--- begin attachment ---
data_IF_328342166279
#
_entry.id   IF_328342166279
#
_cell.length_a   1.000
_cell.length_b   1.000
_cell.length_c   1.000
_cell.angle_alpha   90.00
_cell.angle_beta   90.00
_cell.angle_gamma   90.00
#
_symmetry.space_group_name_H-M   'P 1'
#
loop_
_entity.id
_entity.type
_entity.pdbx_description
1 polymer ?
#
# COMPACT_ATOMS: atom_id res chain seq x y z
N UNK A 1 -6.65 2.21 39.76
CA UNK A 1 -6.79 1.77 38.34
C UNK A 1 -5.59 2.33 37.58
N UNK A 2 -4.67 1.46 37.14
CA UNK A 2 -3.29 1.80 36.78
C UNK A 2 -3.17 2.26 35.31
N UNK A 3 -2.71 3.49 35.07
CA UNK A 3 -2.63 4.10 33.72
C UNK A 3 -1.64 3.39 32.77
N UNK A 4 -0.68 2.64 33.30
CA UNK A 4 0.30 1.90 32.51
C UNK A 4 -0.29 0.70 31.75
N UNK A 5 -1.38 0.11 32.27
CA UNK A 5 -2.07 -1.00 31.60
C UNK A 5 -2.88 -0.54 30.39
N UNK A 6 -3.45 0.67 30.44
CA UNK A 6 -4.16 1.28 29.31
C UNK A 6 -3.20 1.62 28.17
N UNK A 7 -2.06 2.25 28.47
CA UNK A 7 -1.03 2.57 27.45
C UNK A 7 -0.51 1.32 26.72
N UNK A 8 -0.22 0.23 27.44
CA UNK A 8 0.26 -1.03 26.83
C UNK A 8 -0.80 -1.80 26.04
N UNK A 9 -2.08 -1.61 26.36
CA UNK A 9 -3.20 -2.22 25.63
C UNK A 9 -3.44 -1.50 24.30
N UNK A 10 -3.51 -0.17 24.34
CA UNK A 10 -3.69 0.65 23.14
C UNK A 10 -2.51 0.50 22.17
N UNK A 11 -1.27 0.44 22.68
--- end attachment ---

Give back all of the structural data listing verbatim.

data_IF_328342166279
#
_entry.id   IF_328342166279
#
_cell.length_a   1.000
_cell.length_b   1.000
_cell.length_c   1.000
_cell.angle_alpha   90.00
_cell.angle_beta   90.00
_cell.angle_gamma   90.00
#
_symmetry.space_group_name_H-M   'P 1'
#
loop_
_entity.id
_entity.type
_entity.pdbx_description
1 polymer ?
#
# COMPACT_ATOMS: atom_id res chain seq x y z
N UNK A 1 -6.65 2.21 39.76
CA UNK A 1 -6.79 1.77 38.34
C UNK A 1 -5.59 2.33 37.58
N UNK A 2 -4.67 1.46 37.14
CA UNK A 2 -3.29 1.80 36.78
C UNK A 2 -3.17 2.26 35.31
N UNK A 3 -2.71 3.49 35.07
CA UNK A 3 -2.63 4.10 33.72
C UNK A 3 -1.64 3.39 32.77
N UNK A 4 -0.68 2.64 33.30
CA UNK A 4 0.30 1.90 32.51
C UNK A 4 -0.29 0.70 31.75
N UNK A 5 -1.38 0.11 32.27
CA UNK A 5 -2.07 -1.00 31.60
C UNK A 5 -2.88 -0.54 30.39
N UNK A 6 -3.45 0.67 30.44
CA UNK A 6 -4.16 1.28 29.31
C UNK A 6 -3.20 1.62 28.17
N UNK A 7 -2.06 2.25 28.47
CA UNK A 7 -1.03 2.57 27.45
C UNK A 7 -0.51 1.32 26.72
N UNK A 8 -0.22 0.23 27.44
CA UNK A 8 0.26 -1.03 26.83
C UNK A 8 -0.80 -1.80 26.04
N UNK A 9 -2.08 -1.61 26.36
CA UNK A 9 -3.20 -2.22 25.63
C UNK A 9 -3.44 -1.50 24.30
N UNK A 10 -3.51 -0.17 24.34
CA UNK A 10 -3.69 0.65 23.14
C UNK A 10 -2.51 0.50 22.17
N UNK A 11 -1.27 0.44 22.68